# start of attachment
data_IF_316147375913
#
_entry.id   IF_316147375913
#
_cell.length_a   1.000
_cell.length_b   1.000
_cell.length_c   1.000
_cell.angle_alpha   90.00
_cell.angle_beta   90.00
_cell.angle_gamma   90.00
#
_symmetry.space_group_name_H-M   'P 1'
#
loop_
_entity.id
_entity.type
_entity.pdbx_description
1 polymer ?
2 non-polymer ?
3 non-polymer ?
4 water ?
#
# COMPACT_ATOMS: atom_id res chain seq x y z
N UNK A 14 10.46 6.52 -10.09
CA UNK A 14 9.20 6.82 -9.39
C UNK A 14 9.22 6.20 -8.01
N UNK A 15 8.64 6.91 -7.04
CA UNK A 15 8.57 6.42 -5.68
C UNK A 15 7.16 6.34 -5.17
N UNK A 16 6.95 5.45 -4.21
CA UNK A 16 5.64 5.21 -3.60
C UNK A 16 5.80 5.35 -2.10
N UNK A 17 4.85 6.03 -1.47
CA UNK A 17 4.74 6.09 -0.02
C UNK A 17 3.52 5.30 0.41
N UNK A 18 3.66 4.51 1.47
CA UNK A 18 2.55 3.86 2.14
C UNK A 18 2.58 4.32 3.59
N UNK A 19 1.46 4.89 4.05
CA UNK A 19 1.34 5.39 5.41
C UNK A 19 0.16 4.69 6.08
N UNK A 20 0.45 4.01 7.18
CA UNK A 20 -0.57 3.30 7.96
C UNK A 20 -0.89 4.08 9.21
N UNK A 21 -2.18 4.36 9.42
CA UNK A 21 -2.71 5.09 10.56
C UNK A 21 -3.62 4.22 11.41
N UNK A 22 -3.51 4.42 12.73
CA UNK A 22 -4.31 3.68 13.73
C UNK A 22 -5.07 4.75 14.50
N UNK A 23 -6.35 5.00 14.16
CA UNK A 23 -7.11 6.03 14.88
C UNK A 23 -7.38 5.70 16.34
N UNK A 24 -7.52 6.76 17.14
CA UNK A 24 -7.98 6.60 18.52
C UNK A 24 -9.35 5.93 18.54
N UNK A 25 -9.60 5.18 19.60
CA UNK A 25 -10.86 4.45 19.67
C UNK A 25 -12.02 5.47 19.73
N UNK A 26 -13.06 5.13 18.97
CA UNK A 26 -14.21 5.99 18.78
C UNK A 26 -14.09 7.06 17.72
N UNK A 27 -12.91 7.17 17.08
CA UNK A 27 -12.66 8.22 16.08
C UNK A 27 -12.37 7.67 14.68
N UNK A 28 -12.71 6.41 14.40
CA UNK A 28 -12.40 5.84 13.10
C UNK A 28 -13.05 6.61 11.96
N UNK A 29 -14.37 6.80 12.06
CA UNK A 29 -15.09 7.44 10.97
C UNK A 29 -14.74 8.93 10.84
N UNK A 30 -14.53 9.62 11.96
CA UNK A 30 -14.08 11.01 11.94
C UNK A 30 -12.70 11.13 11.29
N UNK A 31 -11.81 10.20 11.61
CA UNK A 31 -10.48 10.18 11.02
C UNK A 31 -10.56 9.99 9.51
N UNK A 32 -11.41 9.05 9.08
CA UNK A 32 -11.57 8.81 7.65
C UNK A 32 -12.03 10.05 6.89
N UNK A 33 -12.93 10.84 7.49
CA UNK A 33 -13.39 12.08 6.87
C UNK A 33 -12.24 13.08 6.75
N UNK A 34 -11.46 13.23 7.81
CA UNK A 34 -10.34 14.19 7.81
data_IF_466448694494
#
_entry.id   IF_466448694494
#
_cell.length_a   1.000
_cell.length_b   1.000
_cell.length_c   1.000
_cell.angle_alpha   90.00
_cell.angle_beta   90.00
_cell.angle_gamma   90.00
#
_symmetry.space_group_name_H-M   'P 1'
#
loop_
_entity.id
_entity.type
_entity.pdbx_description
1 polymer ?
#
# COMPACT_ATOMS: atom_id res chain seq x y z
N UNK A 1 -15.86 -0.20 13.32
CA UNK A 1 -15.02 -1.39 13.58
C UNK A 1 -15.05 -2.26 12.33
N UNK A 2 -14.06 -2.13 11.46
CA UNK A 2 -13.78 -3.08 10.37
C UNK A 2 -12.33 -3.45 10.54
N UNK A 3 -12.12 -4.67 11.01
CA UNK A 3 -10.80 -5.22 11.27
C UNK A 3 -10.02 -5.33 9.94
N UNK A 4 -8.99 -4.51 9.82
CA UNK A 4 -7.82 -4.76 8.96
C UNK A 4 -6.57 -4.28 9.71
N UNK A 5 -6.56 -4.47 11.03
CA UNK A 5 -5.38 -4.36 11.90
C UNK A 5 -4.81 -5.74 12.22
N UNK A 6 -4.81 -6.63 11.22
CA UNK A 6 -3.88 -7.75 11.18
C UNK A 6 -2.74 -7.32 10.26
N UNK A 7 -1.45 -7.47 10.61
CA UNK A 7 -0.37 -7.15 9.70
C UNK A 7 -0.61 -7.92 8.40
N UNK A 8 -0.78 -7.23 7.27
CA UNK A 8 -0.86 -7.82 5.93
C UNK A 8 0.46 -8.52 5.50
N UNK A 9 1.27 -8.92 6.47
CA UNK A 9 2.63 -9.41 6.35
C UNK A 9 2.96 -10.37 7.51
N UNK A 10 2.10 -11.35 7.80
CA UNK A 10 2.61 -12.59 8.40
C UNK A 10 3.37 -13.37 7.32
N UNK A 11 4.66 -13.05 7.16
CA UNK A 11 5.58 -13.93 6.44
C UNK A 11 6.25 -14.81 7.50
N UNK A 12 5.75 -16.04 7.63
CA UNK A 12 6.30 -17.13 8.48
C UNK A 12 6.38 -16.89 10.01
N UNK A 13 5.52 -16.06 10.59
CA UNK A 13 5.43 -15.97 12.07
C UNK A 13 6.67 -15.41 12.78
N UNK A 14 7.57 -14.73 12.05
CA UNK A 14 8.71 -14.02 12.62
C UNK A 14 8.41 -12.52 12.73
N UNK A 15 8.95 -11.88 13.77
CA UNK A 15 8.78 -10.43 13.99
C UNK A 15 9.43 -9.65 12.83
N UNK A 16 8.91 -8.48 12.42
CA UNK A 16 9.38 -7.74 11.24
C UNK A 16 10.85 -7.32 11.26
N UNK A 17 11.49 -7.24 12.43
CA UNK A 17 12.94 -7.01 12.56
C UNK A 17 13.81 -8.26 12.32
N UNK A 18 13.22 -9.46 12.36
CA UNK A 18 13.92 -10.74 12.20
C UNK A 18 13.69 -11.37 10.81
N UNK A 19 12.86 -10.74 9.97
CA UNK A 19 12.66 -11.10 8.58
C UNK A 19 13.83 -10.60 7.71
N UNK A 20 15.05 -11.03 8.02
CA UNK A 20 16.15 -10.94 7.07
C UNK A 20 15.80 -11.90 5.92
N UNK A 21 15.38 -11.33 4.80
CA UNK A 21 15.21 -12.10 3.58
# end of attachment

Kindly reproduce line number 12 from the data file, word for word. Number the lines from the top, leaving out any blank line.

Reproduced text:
_symmetry.space_group_name_H-M   'P 1'